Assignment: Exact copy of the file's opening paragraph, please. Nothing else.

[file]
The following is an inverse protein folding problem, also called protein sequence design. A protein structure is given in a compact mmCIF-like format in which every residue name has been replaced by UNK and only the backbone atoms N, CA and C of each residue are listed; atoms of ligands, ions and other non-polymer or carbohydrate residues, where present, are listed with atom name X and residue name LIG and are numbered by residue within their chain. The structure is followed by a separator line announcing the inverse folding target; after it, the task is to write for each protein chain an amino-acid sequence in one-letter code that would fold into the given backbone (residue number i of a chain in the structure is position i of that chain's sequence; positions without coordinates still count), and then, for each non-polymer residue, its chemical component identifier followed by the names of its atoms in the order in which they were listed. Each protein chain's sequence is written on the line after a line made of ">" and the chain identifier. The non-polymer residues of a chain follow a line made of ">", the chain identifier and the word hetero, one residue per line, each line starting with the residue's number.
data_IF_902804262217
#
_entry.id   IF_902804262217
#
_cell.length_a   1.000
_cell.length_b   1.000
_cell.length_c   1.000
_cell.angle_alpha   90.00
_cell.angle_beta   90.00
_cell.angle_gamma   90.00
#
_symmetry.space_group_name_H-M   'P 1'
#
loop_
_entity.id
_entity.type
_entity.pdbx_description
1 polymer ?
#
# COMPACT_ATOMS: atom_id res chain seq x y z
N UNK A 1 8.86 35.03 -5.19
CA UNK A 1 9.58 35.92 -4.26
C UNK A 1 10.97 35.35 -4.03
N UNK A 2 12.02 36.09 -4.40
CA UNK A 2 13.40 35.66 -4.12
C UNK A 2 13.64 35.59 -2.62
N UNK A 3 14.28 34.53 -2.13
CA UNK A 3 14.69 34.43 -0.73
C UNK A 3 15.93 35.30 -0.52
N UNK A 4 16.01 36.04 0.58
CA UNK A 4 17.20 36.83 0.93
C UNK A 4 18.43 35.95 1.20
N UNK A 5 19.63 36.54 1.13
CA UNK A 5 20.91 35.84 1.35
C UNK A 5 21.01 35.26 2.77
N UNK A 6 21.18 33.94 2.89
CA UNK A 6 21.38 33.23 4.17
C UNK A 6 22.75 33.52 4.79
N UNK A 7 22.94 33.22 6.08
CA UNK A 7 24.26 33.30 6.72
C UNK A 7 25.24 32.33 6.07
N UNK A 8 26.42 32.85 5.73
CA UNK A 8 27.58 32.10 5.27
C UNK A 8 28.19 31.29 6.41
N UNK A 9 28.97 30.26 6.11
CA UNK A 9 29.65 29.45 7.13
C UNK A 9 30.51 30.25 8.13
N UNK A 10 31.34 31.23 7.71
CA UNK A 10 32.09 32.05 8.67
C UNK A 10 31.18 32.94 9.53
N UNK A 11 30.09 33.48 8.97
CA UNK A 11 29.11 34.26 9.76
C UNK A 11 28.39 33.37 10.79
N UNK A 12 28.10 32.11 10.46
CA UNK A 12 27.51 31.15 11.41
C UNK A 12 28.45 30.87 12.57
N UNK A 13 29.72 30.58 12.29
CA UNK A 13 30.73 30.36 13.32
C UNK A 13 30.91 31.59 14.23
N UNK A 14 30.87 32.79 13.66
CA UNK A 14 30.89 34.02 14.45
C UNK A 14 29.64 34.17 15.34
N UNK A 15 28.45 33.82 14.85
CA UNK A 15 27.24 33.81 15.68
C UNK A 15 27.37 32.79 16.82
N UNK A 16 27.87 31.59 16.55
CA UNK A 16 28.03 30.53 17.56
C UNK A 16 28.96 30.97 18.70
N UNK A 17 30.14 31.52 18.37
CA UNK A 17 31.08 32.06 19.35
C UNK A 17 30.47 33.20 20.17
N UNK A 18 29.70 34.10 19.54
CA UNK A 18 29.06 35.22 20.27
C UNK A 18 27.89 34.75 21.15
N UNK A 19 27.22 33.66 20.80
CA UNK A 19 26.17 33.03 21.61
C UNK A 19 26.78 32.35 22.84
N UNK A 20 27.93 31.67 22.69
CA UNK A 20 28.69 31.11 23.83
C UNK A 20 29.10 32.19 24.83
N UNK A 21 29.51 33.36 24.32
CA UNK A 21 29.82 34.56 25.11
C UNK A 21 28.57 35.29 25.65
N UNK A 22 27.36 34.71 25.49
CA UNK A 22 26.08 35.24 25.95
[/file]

The following is an inverse protein folding problem, also called protein sequence design. A protein structure is given in a compact mmCIF-like format in which every residue name has been replaced by UNK and only the backbone atoms N, CA and C of each residue are listed; atoms of ligands, ions and other non-polymer or carbohydrate residues, where present, are listed with atom name X and residue name LIG and are numbered by residue within their chain. The structure is followed by a separator line announcing the inverse folding target; after it, the task is to write for each protein chain an amino-acid sequence in one-letter code that would fold into the given backbone (residue number i of a chain in the structure is position i of that chain's sequence; positions without coordinates still count), and then, for each non-polymer residue, its chemical component identifier followed by the names of its atoms in the order in which they were listed. Each protein chain's sequence is written on the line after a line made of ">" and the chain identifier. The non-polymer residues of a chain follow a line made of ">", the chain identifier and the word hetero, one residue per line, each line starting with the residue's number.